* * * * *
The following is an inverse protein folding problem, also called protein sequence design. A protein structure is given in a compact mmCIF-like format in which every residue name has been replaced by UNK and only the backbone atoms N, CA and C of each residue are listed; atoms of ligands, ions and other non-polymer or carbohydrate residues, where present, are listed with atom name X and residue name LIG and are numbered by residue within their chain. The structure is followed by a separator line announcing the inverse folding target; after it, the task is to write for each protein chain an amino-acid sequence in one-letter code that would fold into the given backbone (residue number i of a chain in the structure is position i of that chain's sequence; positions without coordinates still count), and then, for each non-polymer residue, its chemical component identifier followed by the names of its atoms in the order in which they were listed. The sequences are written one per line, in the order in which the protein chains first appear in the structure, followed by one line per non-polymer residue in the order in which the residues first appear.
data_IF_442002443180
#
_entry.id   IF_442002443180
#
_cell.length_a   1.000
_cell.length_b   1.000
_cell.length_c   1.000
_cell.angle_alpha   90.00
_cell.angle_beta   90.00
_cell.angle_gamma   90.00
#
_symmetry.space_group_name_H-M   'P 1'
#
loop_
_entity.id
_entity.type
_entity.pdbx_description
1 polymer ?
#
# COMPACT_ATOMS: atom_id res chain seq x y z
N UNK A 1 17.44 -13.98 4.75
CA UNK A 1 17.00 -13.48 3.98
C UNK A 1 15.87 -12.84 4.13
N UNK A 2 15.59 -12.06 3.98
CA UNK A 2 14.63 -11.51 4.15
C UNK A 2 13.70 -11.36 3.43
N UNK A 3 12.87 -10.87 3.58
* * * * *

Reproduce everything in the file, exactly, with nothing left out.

The following is an inverse protein folding problem, also called protein sequence design. A protein structure is given in a compact mmCIF-like format in which every residue name has been replaced by UNK and only the backbone atoms N, CA and C of each residue are listed; atoms of ligands, ions and other non-polymer or carbohydrate residues, where present, are listed with atom name X and residue name LIG and are numbered by residue within their chain. The structure is followed by a separator line announcing the inverse folding target; after it, the task is to write for each protein chain an amino-acid sequence in one-letter code that would fold into the given backbone (residue number i of a chain in the structure is position i of that chain's sequence; positions without coordinates still count), and then, for each non-polymer residue, its chemical component identifier followed by the names of its atoms in the order in which they were listed. The sequences are written one per line, in the order in which the protein chains first appear in the structure, followed by one line per non-polymer residue in the order in which the residues first appear.
data_IF_442002443180
#
_entry.id   IF_442002443180
#
_cell.length_a   1.000
_cell.length_b   1.000
_cell.length_c   1.000
_cell.angle_alpha   90.00
_cell.angle_beta   90.00
_cell.angle_gamma   90.00
#
_symmetry.space_group_name_H-M   'P 1'
#
loop_
_entity.id
_entity.type
_entity.pdbx_description
1 polymer ?
#
# COMPACT_ATOMS: atom_id res chain seq x y z
N UNK A 1 17.44 -13.98 4.75
CA UNK A 1 17.00 -13.48 3.98
C UNK A 1 15.87 -12.84 4.13
N UNK A 2 15.59 -12.06 3.98
CA UNK A 2 14.63 -11.51 4.15
C UNK A 2 13.70 -11.36 3.43
N UNK A 3 12.87 -10.87 3.58